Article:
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Texas looking to generate more explosive plays on offense

After trailing the top teams in the country in plays longer than 20 yards, the Longhorns are experimenting to make them happen more often in 2019.

COLLEGE FOOTBALL: DEC 01 Big 12 Championship Game - Oklahoma v Texas Photo by Matthew Pearce/Icon Sportswire via Getty Images

In the third year under Tom Herman, the expectations for the Texas Longhorns are higher than they have been in years. Texas came in at No. 10 in the preseason coaches poll and ESPN college football analyst Kirk Herbstreit even mentioned Texas’ 20-1 odds for a National Championship as an interesting bet.

It’s nearly impossible to predict where the season will end up, but looking back at the differences between the 2018 College Football Playoff teams and the 2018 Longhorns sheds light on a major area in which they need to improve.

Texas was terrible at generating explosive plays on offense.

The Oklahoma Sooners, Clemson Tigers and Alabama Crimson Tide ranked first, second and third, respectively, in plays 20 yards or longer.

Texas finished tied for No. 46, alongside Vanderbilt, Buffalo, Mississippi State, and Oregon State, which were a collective 26-26 last year — a number buoyed by the Bisons’ 10 wins.

The chasm becomes more stark when you compare Texas’ 66 explosive plays to the Sooners’ 111, the Tigers’ 104, and the Crimson Tide’s 101.

That trend continues up the ladder, going in 10-yard increments, where Clemson, Oklahoma and Alabama all rank in the top 5 schools in 30, 40, and 50-yard plays. In that same span, Texas completely drops out of the top-100 schools, with just six plays longer than 40 yards and none longer than 50.

Part of the problem for Texas was its inability to generate explosiveness through the ground game, averaging just 3.77 yards per rush.

The Longhorns had just 54 rushes longer than 10 yards. Oklahoma and Clemson more than doubled Texas with 114 and 111, respectively, while Alabama came in with 105. That number drops off precipitously as you go beyond 20 yards, with Texas turning in just nine runs of 20 yards or longer.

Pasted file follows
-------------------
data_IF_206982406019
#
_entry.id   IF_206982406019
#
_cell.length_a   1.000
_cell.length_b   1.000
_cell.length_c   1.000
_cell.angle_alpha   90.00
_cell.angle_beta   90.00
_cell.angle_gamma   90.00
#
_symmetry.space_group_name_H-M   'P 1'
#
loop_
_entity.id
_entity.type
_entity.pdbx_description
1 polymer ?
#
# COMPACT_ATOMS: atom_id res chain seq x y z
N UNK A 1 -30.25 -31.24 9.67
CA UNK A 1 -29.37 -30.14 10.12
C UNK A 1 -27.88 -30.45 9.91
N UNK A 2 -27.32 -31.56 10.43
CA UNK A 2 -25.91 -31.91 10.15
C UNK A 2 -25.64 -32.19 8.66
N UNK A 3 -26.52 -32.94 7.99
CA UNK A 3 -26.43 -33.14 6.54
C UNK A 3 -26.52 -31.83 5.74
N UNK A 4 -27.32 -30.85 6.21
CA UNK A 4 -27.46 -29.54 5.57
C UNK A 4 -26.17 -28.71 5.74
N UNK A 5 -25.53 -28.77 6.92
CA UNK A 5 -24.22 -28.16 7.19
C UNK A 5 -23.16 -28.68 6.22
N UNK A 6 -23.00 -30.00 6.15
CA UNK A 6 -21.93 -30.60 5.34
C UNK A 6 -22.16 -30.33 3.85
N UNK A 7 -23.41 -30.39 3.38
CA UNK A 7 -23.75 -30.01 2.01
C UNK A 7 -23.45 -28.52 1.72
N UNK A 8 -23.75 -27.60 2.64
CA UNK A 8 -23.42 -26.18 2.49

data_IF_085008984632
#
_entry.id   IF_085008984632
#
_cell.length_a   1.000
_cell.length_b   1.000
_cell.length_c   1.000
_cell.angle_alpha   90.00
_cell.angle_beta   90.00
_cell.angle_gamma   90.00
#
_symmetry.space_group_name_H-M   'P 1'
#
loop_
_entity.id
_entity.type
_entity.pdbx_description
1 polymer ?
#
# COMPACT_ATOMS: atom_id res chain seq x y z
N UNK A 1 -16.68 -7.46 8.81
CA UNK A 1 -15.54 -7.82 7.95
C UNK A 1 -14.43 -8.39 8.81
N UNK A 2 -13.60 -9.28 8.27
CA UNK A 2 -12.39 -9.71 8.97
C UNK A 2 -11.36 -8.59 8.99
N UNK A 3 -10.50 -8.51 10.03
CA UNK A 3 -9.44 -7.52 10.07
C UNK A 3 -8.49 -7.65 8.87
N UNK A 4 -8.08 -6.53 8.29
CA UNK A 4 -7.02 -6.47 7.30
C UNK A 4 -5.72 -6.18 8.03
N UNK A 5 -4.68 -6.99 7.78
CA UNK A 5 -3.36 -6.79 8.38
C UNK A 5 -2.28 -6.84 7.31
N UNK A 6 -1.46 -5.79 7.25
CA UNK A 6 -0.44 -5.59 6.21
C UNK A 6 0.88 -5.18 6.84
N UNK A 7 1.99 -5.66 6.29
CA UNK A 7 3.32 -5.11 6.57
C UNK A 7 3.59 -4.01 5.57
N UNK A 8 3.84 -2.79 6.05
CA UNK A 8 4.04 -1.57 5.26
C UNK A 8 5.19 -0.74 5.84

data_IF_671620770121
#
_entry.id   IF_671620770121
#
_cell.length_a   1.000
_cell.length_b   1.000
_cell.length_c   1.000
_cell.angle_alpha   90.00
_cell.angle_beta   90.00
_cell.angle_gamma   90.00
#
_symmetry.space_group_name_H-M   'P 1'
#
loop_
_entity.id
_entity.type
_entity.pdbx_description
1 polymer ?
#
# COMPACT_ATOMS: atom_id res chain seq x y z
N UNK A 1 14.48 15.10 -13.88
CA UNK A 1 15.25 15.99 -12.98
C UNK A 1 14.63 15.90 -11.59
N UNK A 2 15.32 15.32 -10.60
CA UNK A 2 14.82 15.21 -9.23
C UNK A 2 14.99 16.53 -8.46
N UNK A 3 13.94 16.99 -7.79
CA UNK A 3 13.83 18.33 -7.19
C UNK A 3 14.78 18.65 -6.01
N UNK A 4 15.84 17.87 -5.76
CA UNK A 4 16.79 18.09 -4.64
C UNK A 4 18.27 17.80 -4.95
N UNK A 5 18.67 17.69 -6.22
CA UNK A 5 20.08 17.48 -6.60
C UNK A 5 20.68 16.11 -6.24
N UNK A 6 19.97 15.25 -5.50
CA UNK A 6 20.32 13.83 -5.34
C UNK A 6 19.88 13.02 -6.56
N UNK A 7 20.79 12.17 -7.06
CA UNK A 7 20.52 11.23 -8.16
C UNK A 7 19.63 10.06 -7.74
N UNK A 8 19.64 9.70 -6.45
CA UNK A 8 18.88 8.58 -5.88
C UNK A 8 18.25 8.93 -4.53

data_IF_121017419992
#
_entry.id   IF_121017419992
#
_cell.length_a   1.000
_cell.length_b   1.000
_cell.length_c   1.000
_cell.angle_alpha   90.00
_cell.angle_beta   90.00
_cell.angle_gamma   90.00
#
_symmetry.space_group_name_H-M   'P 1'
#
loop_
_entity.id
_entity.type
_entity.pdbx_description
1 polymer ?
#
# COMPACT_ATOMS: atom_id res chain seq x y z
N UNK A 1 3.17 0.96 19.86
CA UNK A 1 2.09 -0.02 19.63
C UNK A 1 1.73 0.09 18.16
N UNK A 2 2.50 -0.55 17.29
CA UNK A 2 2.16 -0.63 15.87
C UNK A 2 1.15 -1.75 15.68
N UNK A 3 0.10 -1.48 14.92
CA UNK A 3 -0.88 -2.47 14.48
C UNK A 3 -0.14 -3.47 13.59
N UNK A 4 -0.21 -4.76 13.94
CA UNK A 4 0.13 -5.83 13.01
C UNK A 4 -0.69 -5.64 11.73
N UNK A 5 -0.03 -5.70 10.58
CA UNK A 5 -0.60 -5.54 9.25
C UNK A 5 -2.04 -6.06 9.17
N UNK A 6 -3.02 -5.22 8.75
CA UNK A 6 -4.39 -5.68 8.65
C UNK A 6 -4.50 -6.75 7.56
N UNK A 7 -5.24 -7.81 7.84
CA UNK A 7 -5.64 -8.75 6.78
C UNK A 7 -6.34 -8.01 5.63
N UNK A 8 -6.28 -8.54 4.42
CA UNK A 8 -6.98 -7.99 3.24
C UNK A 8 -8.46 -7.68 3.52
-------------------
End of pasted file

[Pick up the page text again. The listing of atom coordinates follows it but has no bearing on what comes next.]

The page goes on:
However, as Texas continues into preseason camp, the good news is that a large chunk of their explosive plays, both through the air and on the ground, return from a year ago.

Senior wide receiver Collin Johnson was responsible for 20 of Texas’ 66 plays longer than 20 yards, while Keaontay Ingram managed six; five of which came on the ground. In total, 35 of Texas’ 66 plays of longer than 20 yards were made by players who are on the 2019 squad.

The majority of the lost production comes from the loss of of Lil’Jordan Humphrey, with 22 of the 31 departing explosive plays, while Tre Watson chipped in another five.

Schematically, Texas is looking to add a new emphasis to its playbook in the form of the Run-Pass option, which could help generate both more balance and explosive plays. Quarterback Sam Ehlinger was excited by the change and the install following Texas’ first practice.

“It’s been awesome,” Ehlinger said. “I love it because it’s going to be hard for teams to try to take away the run without adding guys in [to the box] because of how physical we are going to be up front and the skill we’re going to have at the running back position without having guys who are runnings 4.5s cutting behind them.”

Those guys Ehlinger is referring to are players like Devin Duvernay, who was responsible for six of Texas’ explosive plays a year ago; half of which went for touchdowns. He was also on the receiving end of a few overthrows that would have added to both his total count and his touchdown numbers from a year ago.

Heading into preseason camp, Herman and the offensive coaches decided to work Duvernay inside to the H-receiver, the spot from which Humphrey recorded his 22 explosive plays. Brennan Eagles, another “4.5” guy that can cut behind defenses, had an explosive play on his own while backing up Johnson during the 2018 campaign, and boasts a combination of size and skills that may allow him to make the most of the new options in the offense.

Add in players like sophomore Joshua Moore, who scored a 27-yard touchdown against USC, and incoming freshman speedster Jake Smith, and the options are plentiful for Texas.

So as Texas enters its second week of practice, clearly trying to manufacture more explosive plays, the problem may not be how to manufacture more explosive plays, but instead how to get as much of its receiving talent on the field and let them work it out.